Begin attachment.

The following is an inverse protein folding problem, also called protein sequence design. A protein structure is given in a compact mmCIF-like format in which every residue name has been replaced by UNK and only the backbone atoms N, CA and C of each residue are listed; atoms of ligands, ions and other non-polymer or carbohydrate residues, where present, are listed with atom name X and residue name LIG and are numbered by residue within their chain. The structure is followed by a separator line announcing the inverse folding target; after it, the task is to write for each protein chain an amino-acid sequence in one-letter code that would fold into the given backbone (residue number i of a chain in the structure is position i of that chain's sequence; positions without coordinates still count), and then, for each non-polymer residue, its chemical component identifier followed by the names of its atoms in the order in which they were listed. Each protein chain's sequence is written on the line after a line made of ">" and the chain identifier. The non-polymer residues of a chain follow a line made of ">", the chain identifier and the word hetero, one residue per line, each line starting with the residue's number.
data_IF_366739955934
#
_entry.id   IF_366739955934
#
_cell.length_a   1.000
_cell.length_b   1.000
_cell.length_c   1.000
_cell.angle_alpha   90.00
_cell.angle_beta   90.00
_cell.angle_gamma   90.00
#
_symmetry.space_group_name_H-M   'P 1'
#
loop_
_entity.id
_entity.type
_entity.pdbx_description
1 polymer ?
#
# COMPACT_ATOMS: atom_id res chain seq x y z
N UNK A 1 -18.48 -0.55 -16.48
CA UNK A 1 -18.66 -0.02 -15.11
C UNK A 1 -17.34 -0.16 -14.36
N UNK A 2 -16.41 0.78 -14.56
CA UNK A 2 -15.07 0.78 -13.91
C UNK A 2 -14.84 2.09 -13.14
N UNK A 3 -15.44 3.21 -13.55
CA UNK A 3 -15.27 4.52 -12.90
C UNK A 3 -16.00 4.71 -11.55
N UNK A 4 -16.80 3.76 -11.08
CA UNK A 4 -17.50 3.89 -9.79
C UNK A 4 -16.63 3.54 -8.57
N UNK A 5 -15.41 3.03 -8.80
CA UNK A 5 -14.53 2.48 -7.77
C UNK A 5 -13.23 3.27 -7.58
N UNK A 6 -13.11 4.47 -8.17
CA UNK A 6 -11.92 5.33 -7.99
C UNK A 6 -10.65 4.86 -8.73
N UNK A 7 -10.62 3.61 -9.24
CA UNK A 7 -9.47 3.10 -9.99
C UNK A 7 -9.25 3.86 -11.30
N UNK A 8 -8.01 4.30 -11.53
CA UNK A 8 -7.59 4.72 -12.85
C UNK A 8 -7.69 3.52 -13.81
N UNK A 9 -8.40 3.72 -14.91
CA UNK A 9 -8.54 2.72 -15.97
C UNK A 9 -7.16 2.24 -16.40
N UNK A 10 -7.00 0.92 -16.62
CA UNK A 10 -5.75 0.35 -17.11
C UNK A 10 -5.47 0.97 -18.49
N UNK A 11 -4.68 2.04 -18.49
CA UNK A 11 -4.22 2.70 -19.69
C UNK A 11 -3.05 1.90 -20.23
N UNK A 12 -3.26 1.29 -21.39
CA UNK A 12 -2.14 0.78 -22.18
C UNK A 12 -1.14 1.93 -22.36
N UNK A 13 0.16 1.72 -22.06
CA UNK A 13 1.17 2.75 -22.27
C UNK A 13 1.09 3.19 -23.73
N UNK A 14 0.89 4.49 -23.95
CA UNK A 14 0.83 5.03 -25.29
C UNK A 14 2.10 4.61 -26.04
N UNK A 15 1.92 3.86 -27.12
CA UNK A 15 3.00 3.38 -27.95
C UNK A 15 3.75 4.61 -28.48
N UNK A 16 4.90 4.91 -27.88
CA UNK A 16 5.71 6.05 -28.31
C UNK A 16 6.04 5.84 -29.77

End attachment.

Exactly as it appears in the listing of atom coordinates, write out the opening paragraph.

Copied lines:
The following is an inverse protein folding problem, also called protein sequence design. A protein structure is given in a compact mmCIF-like format in which every residue name has been replaced by UNK and only the backbone atoms N, CA and C of each residue are listed; atoms of ligands, ions and other non-polymer or carbohydrate residues, where present, are listed with atom name X and residue name LIG and are numbered by residue within their chain. The structure is followed by a separator line announcing the inverse folding target; after it, the task is to write for each protein chain an amino-acid sequence in one-letter code that would fold into the given backbone (residue number i of a chain in the structure is position i of that chain's sequence; positions without coordinates still count), and then, for each non-polymer residue, its chemical component identifier followed by the names of its atoms in the order in which they were listed. Each protein chain's sequence is written on the line after a line made of ">" and the chain identifier. The non-polymer residues of a chain follow a line made of ">", the chain identifier and the word hetero, one residue per line, each line starting with the residue's number.